Senior Citizens Left Off Government’s Swine-Flu Vaccination Priority List

By Susan Jones | July 31, 2009 | 10:08 AM EDT

A hospital waiting room in the outskirts of Buenos Aires on Wednesday, July 29, 2009. Argentina has the world's second-highest swine flu death toll after the U.S. Experts in the Northern Hemisphere are watching closely to see how it evolves in the southern winter. (AP Photo/Pablo Barrera)

( - Vaccination is one of the most effective ways to minimize suffering and death from influenza, the Health and Human Services Department says on its Web site.
But some senior citizens complain they’ve been left off the list of people who will be first in line to get the swine flu vaccination, when it is ready. One reader suggested the omission is in line with the Obama’s administration’s plan to "minimize" health care for the elderly, as the reader put it.
On its Web page, HHS says the government is working to produce enough vaccine for the entire population, but there will be shortages when a vaccine first becomes available – probably in mid-October.
That means the “limited supply” will have to be “prioritized for distribution and administration.”
On July 29, the Advisory Committee on Immunization Practices – a group that advises the federal Centers for Disease Control and Prevention -- recommended that novel H1N1 flu vaccine be made available first to the following five groups:
-- Pregnant women
-- Health care workers and emergency medical responders
-- People caring for infants under 6 months of age
-- Children and young adults from 6 months to 24 years
-- People aged 25 to 64 years with underlying medical conditions (e.g. asthma, diabetes)
Nothing is said about people over the age of 64, with or without underlying medical conditions.
That irked one reader, who expressed concern that the Obama administration – in both its health care plan and vaccination priorities – is putting seniors last:
Reading the (health care overhaul) bill, it is clear what is being purposed concerning seniors, make them comfortable and minimize their care and let them die with dignity. When asked, the President and others explain it away that it will not be like that but the facts speak for themselves.
Before the bill is even passed, we are seeing this plan's philosophy working already. On the news (the) night before last, they told who would be given the swine flu shot and in what sequence of priority. Pregnant women, children and young adults through 24, then 24 to 64 years of age. No mention was made at all about those over 64.
I believe this philosophy is beginning to permiate (sic) society and it is so wrong. I cannot remain silent and want to speak out against any discrimination against senior adults. We play a major part in society for our children, our grandchildren and many of us who continue to work and pay into the tax system the same as others.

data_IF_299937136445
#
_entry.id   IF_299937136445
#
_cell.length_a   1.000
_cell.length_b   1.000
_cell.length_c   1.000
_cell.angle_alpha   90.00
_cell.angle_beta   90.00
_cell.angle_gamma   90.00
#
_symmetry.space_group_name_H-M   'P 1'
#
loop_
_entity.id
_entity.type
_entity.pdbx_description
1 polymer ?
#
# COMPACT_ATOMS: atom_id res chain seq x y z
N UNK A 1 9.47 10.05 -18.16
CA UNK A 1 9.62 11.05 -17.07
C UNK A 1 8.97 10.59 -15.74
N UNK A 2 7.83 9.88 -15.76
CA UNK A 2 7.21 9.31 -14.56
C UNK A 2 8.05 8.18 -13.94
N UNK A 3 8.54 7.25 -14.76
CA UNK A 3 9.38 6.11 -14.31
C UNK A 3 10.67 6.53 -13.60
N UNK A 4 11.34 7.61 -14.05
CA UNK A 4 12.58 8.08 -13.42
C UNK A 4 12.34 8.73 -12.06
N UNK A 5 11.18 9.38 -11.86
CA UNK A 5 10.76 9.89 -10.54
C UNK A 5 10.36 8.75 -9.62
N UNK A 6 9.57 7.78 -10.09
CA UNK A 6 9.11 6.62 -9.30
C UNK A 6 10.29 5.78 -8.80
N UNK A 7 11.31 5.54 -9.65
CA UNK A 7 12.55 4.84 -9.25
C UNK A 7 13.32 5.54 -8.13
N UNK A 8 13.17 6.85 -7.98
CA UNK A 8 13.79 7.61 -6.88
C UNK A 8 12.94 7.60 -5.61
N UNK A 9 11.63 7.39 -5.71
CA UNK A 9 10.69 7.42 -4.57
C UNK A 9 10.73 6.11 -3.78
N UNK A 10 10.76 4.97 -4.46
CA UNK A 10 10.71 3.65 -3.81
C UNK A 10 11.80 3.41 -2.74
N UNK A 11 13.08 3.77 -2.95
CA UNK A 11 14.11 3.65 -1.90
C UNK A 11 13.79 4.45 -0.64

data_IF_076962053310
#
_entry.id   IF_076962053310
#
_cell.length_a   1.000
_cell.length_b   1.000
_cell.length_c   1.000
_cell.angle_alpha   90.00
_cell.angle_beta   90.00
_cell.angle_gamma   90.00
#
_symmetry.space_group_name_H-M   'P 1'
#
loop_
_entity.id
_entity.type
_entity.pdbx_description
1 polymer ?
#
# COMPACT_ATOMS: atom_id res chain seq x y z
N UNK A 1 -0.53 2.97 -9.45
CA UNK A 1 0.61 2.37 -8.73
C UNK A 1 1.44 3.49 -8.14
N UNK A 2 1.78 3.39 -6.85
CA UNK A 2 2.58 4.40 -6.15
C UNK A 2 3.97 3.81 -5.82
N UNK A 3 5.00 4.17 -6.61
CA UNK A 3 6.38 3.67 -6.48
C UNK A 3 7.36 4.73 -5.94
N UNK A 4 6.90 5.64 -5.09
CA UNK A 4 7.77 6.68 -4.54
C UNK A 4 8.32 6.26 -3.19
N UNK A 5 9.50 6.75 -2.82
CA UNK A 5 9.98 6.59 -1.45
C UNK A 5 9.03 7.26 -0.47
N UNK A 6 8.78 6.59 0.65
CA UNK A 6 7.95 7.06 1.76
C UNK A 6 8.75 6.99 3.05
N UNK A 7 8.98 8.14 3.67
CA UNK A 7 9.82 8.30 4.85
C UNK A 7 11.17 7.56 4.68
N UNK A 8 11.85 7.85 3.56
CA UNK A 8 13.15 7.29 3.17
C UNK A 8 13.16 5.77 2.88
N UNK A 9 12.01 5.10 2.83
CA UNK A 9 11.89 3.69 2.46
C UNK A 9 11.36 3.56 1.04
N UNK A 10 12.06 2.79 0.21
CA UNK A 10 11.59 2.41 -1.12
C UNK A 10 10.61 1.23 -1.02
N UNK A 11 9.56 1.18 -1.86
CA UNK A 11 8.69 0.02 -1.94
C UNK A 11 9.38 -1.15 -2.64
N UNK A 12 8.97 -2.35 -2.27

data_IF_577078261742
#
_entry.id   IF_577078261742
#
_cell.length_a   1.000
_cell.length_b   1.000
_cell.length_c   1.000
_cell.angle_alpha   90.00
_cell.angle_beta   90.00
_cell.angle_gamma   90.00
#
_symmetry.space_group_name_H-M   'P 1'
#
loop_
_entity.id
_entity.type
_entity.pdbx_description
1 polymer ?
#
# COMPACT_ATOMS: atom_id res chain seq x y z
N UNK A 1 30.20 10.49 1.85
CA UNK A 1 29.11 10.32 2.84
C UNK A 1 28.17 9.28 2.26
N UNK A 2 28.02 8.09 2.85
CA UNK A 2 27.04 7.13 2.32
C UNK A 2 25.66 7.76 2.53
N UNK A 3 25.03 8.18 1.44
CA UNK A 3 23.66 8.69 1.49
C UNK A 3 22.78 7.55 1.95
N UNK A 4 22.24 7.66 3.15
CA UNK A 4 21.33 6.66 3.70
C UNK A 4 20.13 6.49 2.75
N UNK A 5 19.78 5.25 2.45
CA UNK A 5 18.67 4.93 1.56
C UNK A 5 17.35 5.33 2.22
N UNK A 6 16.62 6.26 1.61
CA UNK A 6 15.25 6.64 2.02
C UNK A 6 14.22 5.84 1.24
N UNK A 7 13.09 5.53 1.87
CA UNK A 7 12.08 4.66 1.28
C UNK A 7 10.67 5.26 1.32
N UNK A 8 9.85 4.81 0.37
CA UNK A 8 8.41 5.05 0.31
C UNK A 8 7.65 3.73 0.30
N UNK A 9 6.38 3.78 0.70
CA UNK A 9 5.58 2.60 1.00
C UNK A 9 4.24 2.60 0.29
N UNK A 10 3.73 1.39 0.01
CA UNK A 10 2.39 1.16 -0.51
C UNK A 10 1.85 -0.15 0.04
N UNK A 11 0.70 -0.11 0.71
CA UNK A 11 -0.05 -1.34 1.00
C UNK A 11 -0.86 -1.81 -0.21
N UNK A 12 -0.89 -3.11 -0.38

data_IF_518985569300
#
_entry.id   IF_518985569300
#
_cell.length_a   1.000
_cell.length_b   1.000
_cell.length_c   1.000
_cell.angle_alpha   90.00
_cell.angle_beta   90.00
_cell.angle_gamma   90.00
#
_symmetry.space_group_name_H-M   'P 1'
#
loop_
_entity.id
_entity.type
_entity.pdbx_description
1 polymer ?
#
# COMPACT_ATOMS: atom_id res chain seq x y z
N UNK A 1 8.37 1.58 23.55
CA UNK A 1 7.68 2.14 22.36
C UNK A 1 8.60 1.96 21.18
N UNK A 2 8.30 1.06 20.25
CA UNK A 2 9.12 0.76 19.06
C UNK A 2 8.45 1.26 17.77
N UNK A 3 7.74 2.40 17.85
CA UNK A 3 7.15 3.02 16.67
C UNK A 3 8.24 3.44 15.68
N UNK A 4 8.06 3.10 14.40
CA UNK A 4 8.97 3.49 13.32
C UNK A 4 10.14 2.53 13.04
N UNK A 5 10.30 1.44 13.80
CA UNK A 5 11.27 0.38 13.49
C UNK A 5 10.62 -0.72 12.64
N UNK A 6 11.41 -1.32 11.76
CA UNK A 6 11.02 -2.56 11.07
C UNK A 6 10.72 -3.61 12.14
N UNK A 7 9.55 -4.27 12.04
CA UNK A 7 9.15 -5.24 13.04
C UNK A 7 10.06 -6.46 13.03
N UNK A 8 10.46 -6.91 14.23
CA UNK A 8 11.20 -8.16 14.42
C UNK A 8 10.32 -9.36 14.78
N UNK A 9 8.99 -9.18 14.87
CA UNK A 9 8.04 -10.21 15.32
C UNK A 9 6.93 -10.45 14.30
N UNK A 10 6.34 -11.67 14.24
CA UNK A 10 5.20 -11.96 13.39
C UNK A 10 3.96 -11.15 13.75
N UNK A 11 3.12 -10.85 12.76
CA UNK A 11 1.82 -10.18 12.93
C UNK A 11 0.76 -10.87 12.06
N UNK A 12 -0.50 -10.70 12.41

HHS admits that its vaccination plans have changed as swine flu has spread:
“Now that an actual flu pandemic has arrived, we must be flexible and adjust our response based on the nature of the actual virus that has emerged, is circulating and causing disease around the world,” says. 
“Based on what we know now about the novel H1N1 virus and the most vulnerable groups that are being affected most by this virus and those most likely to encounter it —younger people, pregnant women, healthcare personnel, and people who have underlying health conditions—it is necessary to revise and refine our vaccine prioritization guidance based on real world events.”
HHS says it already has invested more than $1 billion to produce a bulk supply of vaccine and to prepare pilot lots of potential vaccine for use in clinical studies.  
In addition Congress passed and President Obama recently signed a supplemental appropriation for $7.5 billion to cover the costs of preparing for H1N1, including a vaccination campaign.
“As we prepare for the fall flu season, we will be working closely with our partners in the medical community to develop, test, distribute and produce flu vaccines for prevention and anti-virals administer an H1N1 flu vaccine and to distribute and dispense antiviral medications for those who may require treatment.
“We will make every effort to have a safe and effective H1N1 vaccine available for distribution to those who are identified as target audiences as soon as possible, but our current estimate is that a vaccine for H1N1 won’t be ready for distribution until mid-October,” HHS says.
To encourage the manufacture and dispensing of the H1N1 vaccine, the government is granting “liability protection” for vaccine manufacturers and administrators.
HHS notes that on June 15, Secretary Kathleen Sebelius signed a declaration to extend liability immunity against tort claims (except for willful misconduct) to individuals and entities involved in all stages of 2009 H1N1 influenza vaccine development, testing, manufacture, distribution, prescribing, administration, and use. 
Liability immunity means that there is no legal tort claim that can be pursued in state or federal court.